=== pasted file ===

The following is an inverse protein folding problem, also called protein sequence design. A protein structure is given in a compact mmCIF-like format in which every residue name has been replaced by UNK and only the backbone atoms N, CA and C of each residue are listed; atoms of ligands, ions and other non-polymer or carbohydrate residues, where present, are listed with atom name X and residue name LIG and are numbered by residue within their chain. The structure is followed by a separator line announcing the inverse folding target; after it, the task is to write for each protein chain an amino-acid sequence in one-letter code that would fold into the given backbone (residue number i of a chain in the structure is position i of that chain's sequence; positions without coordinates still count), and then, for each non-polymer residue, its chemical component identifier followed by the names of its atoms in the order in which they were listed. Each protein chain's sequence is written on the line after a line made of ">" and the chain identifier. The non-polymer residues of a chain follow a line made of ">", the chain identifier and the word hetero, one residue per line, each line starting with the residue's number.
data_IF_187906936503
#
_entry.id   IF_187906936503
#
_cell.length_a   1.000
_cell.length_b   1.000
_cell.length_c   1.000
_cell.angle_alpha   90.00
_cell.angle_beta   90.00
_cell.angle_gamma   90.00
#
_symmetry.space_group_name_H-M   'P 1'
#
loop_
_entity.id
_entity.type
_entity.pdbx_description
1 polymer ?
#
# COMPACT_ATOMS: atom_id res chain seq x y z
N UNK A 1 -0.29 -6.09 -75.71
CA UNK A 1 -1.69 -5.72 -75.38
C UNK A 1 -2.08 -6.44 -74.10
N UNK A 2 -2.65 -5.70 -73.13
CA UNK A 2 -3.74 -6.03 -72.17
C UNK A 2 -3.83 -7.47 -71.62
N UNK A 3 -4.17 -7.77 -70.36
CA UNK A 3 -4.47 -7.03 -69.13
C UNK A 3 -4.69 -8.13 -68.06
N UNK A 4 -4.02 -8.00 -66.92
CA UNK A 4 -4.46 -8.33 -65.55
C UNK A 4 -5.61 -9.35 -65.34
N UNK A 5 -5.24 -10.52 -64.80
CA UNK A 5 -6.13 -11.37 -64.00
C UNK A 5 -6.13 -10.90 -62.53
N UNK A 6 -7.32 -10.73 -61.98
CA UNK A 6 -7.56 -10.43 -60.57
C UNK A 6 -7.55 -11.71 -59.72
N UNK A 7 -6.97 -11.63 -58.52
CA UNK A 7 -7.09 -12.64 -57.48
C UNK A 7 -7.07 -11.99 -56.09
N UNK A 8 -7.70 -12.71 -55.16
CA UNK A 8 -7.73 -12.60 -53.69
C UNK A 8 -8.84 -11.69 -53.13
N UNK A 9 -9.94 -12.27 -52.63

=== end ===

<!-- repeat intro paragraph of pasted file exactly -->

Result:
The following is an inverse protein folding problem, also called protein sequence design. A protein structure is given in a compact mmCIF-like format in which every residue name has been replaced by UNK and only the backbone atoms N, CA and C of each residue are listed; atoms of ligands, ions and other non-polymer or carbohydrate residues, where present, are listed with atom name X and residue name LIG and are numbered by residue within their chain. The structure is followed by a separator line announcing the inverse folding target; after it, the task is to write for each protein chain an amino-acid sequence in one-letter code that would fold into the given backbone (residue number i of a chain in the structure is position i of that chain's sequence; positions without coordinates still count), and then, for each non-polymer residue, its chemical component identifier followed by the names of its atoms in the order in which they were listed. Each protein chain's sequence is written on the line after a line made of ">" and the chain identifier. The non-polymer residues of a chain follow a line made of ">", the chain identifier and the word hetero, one residue per line, each line starting with the residue's number.